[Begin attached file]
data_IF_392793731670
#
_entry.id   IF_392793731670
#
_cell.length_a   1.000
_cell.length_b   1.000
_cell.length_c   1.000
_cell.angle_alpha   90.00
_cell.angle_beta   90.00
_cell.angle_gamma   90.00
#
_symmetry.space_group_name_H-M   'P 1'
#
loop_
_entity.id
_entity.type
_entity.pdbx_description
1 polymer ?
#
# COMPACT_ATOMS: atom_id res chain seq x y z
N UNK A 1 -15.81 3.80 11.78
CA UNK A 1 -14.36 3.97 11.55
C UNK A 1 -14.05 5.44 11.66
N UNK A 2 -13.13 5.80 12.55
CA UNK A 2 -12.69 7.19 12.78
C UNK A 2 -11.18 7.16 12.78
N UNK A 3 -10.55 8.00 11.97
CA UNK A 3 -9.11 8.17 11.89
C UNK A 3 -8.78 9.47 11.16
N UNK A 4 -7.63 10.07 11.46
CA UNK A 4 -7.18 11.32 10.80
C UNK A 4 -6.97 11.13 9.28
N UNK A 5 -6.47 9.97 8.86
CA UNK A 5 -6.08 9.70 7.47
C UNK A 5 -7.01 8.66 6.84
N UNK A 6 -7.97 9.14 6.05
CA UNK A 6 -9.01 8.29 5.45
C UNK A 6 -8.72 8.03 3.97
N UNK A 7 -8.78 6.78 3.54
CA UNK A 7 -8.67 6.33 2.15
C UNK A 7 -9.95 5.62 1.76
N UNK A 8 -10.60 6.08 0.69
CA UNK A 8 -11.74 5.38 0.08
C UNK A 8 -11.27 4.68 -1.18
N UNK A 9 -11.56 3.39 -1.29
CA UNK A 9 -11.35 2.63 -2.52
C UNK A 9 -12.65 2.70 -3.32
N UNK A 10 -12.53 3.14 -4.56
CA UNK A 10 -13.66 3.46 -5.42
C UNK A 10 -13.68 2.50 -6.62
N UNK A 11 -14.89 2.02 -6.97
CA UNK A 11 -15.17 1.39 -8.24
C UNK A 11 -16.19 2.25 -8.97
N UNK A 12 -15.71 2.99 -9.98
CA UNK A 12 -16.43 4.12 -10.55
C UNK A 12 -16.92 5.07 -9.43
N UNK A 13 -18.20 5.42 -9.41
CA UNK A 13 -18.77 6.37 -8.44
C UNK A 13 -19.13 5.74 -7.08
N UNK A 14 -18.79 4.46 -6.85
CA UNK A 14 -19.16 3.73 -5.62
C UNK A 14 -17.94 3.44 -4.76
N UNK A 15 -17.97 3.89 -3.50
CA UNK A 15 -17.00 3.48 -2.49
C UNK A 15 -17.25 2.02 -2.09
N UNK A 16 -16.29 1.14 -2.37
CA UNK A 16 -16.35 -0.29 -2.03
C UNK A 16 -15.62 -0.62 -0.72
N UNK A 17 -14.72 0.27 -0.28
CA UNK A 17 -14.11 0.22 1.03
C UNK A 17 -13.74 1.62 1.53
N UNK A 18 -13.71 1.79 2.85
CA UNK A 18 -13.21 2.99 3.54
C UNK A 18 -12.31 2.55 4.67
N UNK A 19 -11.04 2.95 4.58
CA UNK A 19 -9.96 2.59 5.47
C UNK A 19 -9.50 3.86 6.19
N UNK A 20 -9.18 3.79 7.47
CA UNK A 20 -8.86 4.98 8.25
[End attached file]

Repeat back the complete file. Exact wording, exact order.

data_IF_392793731670
#
_entry.id   IF_392793731670
#
_cell.length_a   1.000
_cell.length_b   1.000
_cell.length_c   1.000
_cell.angle_alpha   90.00
_cell.angle_beta   90.00
_cell.angle_gamma   90.00
#
_symmetry.space_group_name_H-M   'P 1'
#
loop_
_entity.id
_entity.type
_entity.pdbx_description
1 polymer ?
#
# COMPACT_ATOMS: atom_id res chain seq x y z
N UNK A 1 -15.81 3.80 11.78
CA UNK A 1 -14.36 3.97 11.55
C UNK A 1 -14.05 5.44 11.66
N UNK A 2 -13.13 5.80 12.55
CA UNK A 2 -12.69 7.19 12.78
C UNK A 2 -11.18 7.16 12.78
N UNK A 3 -10.55 8.00 11.97
CA UNK A 3 -9.11 8.17 11.89
C UNK A 3 -8.78 9.47 11.16
N UNK A 4 -7.63 10.07 11.46
CA UNK A 4 -7.18 11.32 10.80
C UNK A 4 -6.97 11.13 9.28
N UNK A 5 -6.47 9.97 8.86
CA UNK A 5 -6.08 9.70 7.47
C UNK A 5 -7.01 8.66 6.84
N UNK A 6 -7.97 9.14 6.05
CA UNK A 6 -9.01 8.29 5.45
C UNK A 6 -8.72 8.03 3.97
N UNK A 7 -8.78 6.78 3.54
CA UNK A 7 -8.67 6.33 2.15
C UNK A 7 -9.95 5.62 1.76
N UNK A 8 -10.60 6.08 0.69
CA UNK A 8 -11.74 5.38 0.08
C UNK A 8 -11.27 4.68 -1.18
N UNK A 9 -11.56 3.39 -1.29
CA UNK A 9 -11.35 2.63 -2.52
C UNK A 9 -12.65 2.70 -3.32
N UNK A 10 -12.53 3.14 -4.56
CA UNK A 10 -13.66 3.46 -5.42
C UNK A 10 -13.68 2.50 -6.62
N UNK A 11 -14.89 2.02 -6.97
CA UNK A 11 -15.17 1.39 -8.24
C UNK A 11 -16.19 2.25 -8.97
N UNK A 12 -15.71 2.99 -9.98
CA UNK A 12 -16.43 4.12 -10.55
C UNK A 12 -16.92 5.07 -9.43
N UNK A 13 -18.20 5.42 -9.41
CA UNK A 13 -18.77 6.37 -8.44
C UNK A 13 -19.13 5.74 -7.08
N UNK A 14 -18.79 4.46 -6.85
CA UNK A 14 -19.16 3.73 -5.62
C UNK A 14 -17.94 3.44 -4.76
N UNK A 15 -17.97 3.89 -3.50
CA UNK A 15 -17.00 3.48 -2.49
C UNK A 15 -17.25 2.02 -2.09
N UNK A 16 -16.29 1.14 -2.37
CA UNK A 16 -16.35 -0.29 -2.03
C UNK A 16 -15.62 -0.62 -0.72
N UNK A 17 -14.72 0.27 -0.28
CA UNK A 17 -14.11 0.22 1.03
C UNK A 17 -13.74 1.62 1.53
N UNK A 18 -13.71 1.79 2.85
CA UNK A 18 -13.21 2.99 3.54
C UNK A 18 -12.31 2.55 4.67
N UNK A 19 -11.04 2.95 4.58
CA UNK A 19 -9.96 2.59 5.47
C UNK A 19 -9.50 3.86 6.19
N UNK A 20 -9.18 3.79 7.47
CA UNK A 20 -8.86 4.98 8.25